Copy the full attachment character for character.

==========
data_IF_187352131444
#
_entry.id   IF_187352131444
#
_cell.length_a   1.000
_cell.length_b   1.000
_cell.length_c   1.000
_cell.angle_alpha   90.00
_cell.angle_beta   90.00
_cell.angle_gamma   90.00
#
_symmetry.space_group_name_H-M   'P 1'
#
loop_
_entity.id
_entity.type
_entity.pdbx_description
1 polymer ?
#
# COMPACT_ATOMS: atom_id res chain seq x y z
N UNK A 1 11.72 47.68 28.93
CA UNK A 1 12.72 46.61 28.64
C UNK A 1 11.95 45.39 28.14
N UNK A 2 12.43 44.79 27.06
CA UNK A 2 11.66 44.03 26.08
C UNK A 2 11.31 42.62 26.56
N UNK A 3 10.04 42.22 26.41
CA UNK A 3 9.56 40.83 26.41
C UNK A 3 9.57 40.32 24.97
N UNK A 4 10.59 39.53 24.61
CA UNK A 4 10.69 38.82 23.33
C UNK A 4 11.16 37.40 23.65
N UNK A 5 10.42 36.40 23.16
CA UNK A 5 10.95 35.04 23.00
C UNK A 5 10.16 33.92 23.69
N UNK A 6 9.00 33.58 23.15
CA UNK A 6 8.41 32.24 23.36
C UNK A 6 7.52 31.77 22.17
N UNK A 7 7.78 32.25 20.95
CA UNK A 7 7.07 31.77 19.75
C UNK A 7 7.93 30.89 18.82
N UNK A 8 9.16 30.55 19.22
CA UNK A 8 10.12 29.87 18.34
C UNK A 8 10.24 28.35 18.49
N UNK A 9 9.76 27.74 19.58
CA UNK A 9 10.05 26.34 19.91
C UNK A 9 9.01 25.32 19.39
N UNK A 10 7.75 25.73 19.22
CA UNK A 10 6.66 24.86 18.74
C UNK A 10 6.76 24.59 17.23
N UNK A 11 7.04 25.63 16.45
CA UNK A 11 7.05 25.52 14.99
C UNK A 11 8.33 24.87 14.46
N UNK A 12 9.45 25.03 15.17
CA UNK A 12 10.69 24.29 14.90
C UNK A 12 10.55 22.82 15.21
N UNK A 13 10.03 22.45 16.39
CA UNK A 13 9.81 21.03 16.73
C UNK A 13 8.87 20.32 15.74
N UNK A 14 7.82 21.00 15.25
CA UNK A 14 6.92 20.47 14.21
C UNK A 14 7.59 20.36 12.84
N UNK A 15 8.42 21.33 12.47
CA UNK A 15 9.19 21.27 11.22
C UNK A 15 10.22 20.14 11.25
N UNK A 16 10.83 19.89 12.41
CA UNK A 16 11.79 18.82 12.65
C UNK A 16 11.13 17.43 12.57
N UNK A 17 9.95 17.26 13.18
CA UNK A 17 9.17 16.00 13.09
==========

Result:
data_IF_187352131444
#
_entry.id   IF_187352131444
#
_cell.length_a   1.000
_cell.length_b   1.000
_cell.length_c   1.000
_cell.angle_alpha   90.00
_cell.angle_beta   90.00
_cell.angle_gamma   90.00
#
_symmetry.space_group_name_H-M   'P 1'
#
loop_
_entity.id
_entity.type
_entity.pdbx_description
1 polymer ?
#
# COMPACT_ATOMS: atom_id res chain seq x y z
N UNK A 1 11.72 47.68 28.93
CA UNK A 1 12.72 46.61 28.64
C UNK A 1 11.95 45.39 28.14
N UNK A 2 12.43 44.79 27.06
CA UNK A 2 11.66 44.03 26.08
C UNK A 2 11.31 42.62 26.56
N UNK A 3 10.04 42.22 26.41
CA UNK A 3 9.56 40.83 26.41
C UNK A 3 9.57 40.32 24.97
N UNK A 4 10.59 39.53 24.61
CA UNK A 4 10.69 38.82 23.33
C UNK A 4 11.16 37.40 23.65
N UNK A 5 10.42 36.40 23.16
CA UNK A 5 10.95 35.04 23.00
C UNK A 5 10.16 33.92 23.69
N UNK A 6 9.00 33.58 23.15
CA UNK A 6 8.41 32.24 23.36
C UNK A 6 7.52 31.77 22.17
N UNK A 7 7.78 32.25 20.95
CA UNK A 7 7.07 31.77 19.75
C UNK A 7 7.93 30.89 18.82
N UNK A 8 9.16 30.55 19.22
CA UNK A 8 10.12 29.87 18.34
C UNK A 8 10.24 28.35 18.49
N UNK A 9 9.76 27.74 19.58
CA UNK A 9 10.05 26.34 19.91
C UNK A 9 9.01 25.32 19.39
N UNK A 10 7.75 25.73 19.22
CA UNK A 10 6.66 24.86 18.74
C UNK A 10 6.76 24.59 17.23
N UNK A 11 7.04 25.63 16.45
CA UNK A 11 7.05 25.52 14.99
C UNK A 11 8.33 24.87 14.46
N UNK A 12 9.45 25.03 15.17
CA UNK A 12 10.69 24.29 14.90
C UNK A 12 10.55 22.82 15.21
N UNK A 13 10.03 22.45 16.39
CA UNK A 13 9.81 21.03 16.73
C UNK A 13 8.87 20.32 15.74
N UNK A 14 7.82 21.00 15.25
CA UNK A 14 6.92 20.47 14.21
C UNK A 14 7.59 20.36 12.84
N UNK A 15 8.42 21.33 12.47
CA UNK A 15 9.19 21.27 11.22
C UNK A 15 10.22 20.14 11.25
N UNK A 16 10.83 19.89 12.41
CA UNK A 16 11.79 18.82 12.65
C UNK A 16 11.13 17.43 12.57
N UNK A 17 9.95 17.26 13.18
CA UNK A 17 9.17 16.00 13.09